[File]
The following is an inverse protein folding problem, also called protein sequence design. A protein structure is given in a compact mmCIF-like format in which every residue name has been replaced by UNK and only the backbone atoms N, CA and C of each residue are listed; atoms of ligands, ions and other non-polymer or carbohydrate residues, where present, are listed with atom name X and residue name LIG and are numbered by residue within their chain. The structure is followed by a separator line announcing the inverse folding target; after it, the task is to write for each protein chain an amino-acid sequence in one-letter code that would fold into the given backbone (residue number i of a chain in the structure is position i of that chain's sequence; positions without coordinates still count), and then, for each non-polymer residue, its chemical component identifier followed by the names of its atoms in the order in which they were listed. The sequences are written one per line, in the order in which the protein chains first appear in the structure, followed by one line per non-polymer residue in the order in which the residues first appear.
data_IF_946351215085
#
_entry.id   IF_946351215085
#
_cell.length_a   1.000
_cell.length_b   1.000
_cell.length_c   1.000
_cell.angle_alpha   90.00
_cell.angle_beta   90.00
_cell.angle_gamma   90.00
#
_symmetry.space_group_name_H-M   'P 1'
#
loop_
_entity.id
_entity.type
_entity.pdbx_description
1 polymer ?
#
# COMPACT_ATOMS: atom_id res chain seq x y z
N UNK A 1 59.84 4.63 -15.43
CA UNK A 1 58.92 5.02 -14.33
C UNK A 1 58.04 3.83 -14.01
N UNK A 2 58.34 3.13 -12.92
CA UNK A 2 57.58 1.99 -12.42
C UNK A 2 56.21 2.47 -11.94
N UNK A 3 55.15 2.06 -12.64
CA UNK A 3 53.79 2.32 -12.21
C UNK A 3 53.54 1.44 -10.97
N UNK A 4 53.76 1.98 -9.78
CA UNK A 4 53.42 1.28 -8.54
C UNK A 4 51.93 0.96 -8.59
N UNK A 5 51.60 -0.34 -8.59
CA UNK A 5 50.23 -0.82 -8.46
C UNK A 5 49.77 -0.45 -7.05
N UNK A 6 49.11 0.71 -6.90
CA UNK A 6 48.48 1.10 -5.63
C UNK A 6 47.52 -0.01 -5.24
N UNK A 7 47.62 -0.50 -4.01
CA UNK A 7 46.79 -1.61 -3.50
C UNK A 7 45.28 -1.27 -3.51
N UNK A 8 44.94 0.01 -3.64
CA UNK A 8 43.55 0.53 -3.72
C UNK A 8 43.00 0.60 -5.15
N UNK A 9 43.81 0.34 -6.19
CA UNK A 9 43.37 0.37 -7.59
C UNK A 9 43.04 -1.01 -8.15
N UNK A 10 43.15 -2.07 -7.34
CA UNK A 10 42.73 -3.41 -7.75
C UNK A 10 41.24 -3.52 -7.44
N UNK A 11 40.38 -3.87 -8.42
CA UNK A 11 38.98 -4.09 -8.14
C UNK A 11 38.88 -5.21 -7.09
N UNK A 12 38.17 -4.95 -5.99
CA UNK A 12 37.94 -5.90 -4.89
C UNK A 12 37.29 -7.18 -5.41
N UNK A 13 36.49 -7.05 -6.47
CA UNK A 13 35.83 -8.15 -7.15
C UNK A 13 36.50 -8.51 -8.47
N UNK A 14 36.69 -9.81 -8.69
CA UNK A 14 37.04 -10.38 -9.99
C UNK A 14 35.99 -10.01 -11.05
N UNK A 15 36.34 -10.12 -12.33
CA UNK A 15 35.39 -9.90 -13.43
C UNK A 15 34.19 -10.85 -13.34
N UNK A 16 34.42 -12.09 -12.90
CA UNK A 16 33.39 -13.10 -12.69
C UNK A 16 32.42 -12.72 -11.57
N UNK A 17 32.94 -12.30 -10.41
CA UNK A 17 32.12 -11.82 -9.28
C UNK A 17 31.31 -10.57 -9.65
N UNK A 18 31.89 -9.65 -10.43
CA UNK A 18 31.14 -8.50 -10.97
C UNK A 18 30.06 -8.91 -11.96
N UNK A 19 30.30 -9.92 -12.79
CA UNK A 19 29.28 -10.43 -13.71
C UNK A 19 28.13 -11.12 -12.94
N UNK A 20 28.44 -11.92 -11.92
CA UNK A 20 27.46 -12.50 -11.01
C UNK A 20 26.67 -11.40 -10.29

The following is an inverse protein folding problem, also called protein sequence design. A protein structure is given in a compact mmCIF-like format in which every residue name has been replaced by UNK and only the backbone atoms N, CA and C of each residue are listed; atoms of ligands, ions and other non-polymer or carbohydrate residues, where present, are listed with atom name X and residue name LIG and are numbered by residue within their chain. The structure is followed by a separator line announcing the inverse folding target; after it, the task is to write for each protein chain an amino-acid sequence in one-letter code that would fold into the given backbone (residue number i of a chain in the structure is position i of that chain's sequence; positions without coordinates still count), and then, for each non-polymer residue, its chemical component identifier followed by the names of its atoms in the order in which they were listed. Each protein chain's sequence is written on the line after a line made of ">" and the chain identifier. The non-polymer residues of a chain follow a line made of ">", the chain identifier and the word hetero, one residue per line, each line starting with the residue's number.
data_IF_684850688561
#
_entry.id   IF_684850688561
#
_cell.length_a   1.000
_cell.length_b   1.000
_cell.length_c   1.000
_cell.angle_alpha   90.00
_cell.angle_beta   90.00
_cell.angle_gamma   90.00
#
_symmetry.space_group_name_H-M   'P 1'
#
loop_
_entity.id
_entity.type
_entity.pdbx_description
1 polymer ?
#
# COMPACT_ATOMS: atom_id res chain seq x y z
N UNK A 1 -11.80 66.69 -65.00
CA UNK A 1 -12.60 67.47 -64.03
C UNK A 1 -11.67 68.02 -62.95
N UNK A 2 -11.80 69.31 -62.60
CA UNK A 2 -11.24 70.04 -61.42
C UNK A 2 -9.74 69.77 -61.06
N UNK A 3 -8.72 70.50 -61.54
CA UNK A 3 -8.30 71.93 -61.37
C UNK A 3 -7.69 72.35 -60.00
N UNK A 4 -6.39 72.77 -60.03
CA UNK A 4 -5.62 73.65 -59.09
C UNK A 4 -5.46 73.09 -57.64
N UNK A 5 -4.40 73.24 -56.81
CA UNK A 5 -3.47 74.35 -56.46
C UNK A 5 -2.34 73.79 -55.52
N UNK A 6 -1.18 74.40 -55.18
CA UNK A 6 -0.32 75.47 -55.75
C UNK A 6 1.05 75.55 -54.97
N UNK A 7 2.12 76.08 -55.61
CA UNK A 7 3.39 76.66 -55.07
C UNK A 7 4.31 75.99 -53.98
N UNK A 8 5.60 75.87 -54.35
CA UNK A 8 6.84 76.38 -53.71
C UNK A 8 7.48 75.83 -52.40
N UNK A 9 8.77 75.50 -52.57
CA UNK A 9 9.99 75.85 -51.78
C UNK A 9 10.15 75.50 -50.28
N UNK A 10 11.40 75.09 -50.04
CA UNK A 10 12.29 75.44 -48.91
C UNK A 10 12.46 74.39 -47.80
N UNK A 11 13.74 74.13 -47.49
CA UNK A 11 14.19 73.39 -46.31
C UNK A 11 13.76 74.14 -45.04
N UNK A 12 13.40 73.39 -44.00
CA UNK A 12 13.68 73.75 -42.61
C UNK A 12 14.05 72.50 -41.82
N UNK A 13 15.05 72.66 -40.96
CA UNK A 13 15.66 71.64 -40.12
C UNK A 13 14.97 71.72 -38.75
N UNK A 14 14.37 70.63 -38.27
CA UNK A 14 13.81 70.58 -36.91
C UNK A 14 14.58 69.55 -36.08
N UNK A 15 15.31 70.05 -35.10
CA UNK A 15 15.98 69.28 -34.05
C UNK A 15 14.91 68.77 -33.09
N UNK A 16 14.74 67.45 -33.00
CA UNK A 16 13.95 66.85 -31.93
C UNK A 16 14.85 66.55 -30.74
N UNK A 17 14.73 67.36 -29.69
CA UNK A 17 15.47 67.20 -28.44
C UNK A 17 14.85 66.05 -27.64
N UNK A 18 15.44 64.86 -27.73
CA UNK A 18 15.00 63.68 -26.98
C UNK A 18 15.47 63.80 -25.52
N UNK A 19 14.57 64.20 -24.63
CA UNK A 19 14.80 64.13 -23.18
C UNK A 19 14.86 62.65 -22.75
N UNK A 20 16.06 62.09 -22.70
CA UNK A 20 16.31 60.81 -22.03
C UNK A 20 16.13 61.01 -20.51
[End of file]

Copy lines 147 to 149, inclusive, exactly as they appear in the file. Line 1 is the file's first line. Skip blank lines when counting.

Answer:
C UNK A 15 14.91 68.77 -33.09
N UNK A 16 14.74 67.45 -33.00
CA UNK A 16 13.95 66.85 -31.93